Ethel would endure three long years overseas bearing witness to the horrors of war. Her tour of duty in Fiji was rewarded by meeting the love of her life, Manuel Grossman, in the same unit. Their relationship endured a bit of intrigue as Ethel described in Michigan Jewish History: “[Ours] was an undercover romance. He was a supply sergeant and I was a commissioned officer. By socializing, I was violating the officers’ code on fraternizing.” But, she added, “Manuel went back to complete training at officer’s school, thus legitimizing our relationship.”
Returning home in 1945, Ethel’s life remained anything but conventional — and that would include her wedding. While traveling home on leave from Oliver General Hospital in Augusta, Ga., Ethel stopped for a weekend visit to see Manuel, stationed in Charleston, S.C. A party at the officer’s club was marking the closing of the hospital where Manuel worked. To Ethel’s surprise, Manuel’s comrades had decided that during the celebration “there [also] should be a wedding.”
“Their time overseas played a dominant role in their lives. My parents’ reminiscences and thoughtful discussion pervaded ‘dinner time’ conversation; and the values they had — they were true examples of the Greatest Generation.” — Ilene Winckler, daughter
Preparations included the pair securing a marriage license just hours before their ceremony, a hastily purchased green wedding dress and the luck of finding a Jewish chaplain. It culminated in an impromptu wedding on Oct. 13, 1945 — a lasting memory during their 49 years of marriage.
Ethel and Manuel eventually returned to Detroit, where they would raise their two daughters — Susan Gold Smith and Ilene Winckler. Their upbringing by two distinguished WWII veterans would leave an indelible mark on both their children.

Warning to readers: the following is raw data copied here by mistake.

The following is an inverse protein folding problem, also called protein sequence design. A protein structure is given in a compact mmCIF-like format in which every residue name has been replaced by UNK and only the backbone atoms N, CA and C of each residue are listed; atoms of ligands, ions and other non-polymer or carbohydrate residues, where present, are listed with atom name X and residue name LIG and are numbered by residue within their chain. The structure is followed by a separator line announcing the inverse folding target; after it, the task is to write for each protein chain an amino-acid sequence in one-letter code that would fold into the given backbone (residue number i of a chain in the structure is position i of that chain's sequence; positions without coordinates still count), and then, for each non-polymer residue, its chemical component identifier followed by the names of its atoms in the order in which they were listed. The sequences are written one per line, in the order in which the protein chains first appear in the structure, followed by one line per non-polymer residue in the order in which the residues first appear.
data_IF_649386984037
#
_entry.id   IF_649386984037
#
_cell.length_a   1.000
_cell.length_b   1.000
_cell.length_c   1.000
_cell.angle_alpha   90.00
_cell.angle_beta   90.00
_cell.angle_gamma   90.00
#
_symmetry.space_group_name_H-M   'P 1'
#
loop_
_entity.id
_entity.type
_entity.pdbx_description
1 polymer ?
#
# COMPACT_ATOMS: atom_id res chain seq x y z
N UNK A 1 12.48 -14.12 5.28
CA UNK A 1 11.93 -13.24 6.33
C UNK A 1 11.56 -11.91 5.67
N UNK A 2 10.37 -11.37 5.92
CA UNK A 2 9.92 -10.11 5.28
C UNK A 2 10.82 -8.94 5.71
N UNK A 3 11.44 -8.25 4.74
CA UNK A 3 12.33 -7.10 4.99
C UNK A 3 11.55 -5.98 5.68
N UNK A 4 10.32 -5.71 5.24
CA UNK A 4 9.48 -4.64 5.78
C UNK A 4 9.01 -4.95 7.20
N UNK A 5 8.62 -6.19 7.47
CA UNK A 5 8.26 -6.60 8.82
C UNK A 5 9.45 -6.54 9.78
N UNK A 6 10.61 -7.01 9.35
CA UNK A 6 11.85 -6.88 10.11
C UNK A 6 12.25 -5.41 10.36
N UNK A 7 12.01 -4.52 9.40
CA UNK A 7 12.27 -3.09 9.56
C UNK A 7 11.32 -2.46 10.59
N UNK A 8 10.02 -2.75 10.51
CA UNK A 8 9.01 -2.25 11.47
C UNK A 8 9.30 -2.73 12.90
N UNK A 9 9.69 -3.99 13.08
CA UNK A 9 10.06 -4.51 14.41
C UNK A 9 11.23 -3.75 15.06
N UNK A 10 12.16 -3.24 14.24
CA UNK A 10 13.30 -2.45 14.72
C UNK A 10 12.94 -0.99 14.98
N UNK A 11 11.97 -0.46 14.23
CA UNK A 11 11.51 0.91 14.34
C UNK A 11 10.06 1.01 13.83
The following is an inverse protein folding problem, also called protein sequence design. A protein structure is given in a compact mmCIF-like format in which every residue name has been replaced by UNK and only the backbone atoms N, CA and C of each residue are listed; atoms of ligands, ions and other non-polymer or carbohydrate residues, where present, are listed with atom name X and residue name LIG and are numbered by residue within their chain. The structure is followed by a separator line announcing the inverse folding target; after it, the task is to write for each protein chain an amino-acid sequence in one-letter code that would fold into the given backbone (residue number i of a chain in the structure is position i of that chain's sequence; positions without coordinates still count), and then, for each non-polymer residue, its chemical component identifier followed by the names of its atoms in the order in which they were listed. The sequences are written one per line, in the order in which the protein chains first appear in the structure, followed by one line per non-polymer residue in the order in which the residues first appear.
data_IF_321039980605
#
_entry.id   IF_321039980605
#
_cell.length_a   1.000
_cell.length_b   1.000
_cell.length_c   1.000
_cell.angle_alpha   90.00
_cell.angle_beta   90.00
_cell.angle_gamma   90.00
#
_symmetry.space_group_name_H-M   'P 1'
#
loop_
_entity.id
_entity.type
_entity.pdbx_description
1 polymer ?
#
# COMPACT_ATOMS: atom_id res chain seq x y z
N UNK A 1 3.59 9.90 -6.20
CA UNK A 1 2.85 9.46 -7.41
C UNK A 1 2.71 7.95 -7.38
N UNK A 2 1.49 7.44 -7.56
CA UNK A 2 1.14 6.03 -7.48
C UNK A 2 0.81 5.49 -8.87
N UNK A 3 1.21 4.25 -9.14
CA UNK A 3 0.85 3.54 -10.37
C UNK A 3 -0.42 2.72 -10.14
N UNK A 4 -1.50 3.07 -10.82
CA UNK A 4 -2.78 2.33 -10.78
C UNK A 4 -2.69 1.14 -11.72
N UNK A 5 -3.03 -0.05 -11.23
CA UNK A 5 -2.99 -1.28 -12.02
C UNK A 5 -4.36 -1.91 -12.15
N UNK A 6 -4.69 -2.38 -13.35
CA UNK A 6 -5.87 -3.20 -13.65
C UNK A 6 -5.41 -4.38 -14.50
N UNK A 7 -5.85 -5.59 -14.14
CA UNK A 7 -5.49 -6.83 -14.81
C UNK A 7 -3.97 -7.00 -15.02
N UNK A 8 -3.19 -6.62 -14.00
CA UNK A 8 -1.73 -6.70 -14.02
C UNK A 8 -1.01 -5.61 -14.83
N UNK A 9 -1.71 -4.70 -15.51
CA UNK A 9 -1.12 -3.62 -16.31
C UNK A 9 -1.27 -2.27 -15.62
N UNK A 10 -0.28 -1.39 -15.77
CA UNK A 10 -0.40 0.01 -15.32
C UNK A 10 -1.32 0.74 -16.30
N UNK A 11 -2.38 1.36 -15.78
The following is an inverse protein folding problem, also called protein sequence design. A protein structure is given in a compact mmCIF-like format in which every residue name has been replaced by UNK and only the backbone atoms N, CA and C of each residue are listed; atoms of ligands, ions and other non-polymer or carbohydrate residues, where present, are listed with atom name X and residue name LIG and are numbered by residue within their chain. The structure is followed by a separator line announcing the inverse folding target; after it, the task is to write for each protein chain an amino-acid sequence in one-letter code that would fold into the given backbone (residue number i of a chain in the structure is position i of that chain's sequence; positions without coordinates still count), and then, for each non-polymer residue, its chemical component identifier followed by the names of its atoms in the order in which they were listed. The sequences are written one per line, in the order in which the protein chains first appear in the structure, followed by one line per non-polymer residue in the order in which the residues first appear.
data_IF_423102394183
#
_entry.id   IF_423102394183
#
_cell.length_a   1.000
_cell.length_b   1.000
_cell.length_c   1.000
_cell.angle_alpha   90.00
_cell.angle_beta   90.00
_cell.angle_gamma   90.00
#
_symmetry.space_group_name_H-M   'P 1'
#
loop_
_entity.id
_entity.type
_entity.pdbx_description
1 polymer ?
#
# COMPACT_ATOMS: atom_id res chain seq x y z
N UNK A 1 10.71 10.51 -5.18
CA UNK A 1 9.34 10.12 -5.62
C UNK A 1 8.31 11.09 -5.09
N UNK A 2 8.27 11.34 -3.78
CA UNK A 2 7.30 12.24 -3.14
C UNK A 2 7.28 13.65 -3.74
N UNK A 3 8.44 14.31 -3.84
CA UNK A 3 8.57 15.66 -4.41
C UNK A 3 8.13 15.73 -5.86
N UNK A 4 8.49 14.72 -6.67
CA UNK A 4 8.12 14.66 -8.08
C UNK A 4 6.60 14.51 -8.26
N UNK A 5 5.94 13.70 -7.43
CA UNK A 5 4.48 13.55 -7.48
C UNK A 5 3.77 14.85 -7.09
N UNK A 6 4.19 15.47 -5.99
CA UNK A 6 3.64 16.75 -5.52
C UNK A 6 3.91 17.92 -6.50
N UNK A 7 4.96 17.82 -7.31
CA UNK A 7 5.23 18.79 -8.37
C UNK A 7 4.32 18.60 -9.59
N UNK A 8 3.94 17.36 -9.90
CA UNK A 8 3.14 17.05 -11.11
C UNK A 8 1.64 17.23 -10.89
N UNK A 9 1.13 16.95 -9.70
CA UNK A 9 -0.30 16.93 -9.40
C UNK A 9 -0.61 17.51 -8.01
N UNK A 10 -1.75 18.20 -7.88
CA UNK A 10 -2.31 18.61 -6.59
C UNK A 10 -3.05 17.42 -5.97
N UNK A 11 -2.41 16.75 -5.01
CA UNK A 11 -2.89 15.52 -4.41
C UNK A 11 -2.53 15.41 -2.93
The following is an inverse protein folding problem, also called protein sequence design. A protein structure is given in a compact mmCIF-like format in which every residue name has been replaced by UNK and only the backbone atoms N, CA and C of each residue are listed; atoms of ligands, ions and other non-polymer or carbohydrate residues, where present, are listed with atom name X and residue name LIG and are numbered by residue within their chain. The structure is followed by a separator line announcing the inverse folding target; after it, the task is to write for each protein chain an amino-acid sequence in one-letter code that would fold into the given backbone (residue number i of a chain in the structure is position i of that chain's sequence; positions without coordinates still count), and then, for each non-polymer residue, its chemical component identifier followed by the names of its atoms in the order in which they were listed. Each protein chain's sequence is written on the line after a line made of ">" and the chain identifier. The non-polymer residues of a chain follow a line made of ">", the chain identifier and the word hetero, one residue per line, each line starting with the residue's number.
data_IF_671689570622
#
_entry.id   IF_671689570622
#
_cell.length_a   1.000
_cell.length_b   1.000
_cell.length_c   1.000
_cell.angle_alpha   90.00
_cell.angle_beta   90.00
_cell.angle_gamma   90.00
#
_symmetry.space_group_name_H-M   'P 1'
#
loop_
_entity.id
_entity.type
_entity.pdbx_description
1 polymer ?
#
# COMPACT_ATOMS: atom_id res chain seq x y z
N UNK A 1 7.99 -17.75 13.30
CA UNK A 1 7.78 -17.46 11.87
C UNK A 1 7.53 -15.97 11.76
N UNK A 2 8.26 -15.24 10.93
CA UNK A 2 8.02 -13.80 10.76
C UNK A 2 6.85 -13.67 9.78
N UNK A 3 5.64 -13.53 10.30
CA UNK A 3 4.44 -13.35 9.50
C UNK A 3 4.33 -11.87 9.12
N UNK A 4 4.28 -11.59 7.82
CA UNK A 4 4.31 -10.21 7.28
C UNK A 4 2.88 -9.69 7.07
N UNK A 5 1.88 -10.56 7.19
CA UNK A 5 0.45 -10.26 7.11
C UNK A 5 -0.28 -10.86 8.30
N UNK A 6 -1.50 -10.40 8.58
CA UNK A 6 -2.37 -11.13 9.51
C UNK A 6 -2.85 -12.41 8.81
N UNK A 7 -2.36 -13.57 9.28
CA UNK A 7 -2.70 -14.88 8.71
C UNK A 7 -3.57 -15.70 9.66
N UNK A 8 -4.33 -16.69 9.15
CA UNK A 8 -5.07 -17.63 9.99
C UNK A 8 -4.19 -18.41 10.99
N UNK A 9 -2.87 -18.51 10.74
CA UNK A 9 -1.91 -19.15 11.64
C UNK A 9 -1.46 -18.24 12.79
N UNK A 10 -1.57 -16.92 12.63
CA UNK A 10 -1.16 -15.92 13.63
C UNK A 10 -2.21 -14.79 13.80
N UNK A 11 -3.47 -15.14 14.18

“Their time overseas played a dominant role in their lives,” Ilene recalled fondly. “My parents’ reminiscences and thoughtful discussion pervaded dinner time conversation; and the values they had — they were true examples of the Greatest Generation.”
Susan recalls her mother sharing intimate details about her WWII experience such as accounts from her time “in New Zealand and India, her patients on the wards and packages received from home.”
Civilians Ethel and Manuel Grossman continued to make service to their country an integral part of their lives long after their days of active duty. Manuel, an attorney, worked as a project administrator and systems analyst for the Army Automotive Tank Command in Warren. Ethel would join him there as an industrial nurse. It seems working in the same “unit” had become a tradition for these two.
Manuel went on to serve as a reservist for 25 years; obtaining the rank of lieutenant colonel and taking his family along on his annual two-week summer active duty stints.
Ethel became a member of the Southfield Veterans’ Commission, working tirelessly on the Veterans History Project and women’s veterans issues. Her efforts were recognized with a special commendation in 2013.
Together Ethel and Manuel attended numerous reunions with members from their Fiji unit; even sharing Thanksgiving and Passover together.
Passover actually created one of the more lasting memories for Ethel while stationed in Fiji. As told by Ethel in 1994 to Michigan Jewish History:
“My only exposure to anything Jewish was a seder on Fiji. A Jewish chaplain on Fiji managed to secure matzah, wine and Haggadahs for a Passover observance for all Jewish personnel on the island.”
A fitting memory for Ethel’s children to cherish this holiday.
Sadly, Ethel’s sister Dorothy Siedband, 88, of Wisconsin, passed just nine days after Ethel. Surviving sibling, Sylvia Schneider, 85, lives in Maine.
Check irakaufman.com in late April for details about a local tribute honoring Ethel. Those wishing to honor Ethel’s memory may contribute to Doctors Without Borders at doctorswithout borders.org/donate.
Watch Ethel Shilmover Grossman’s Veterans History Project interview at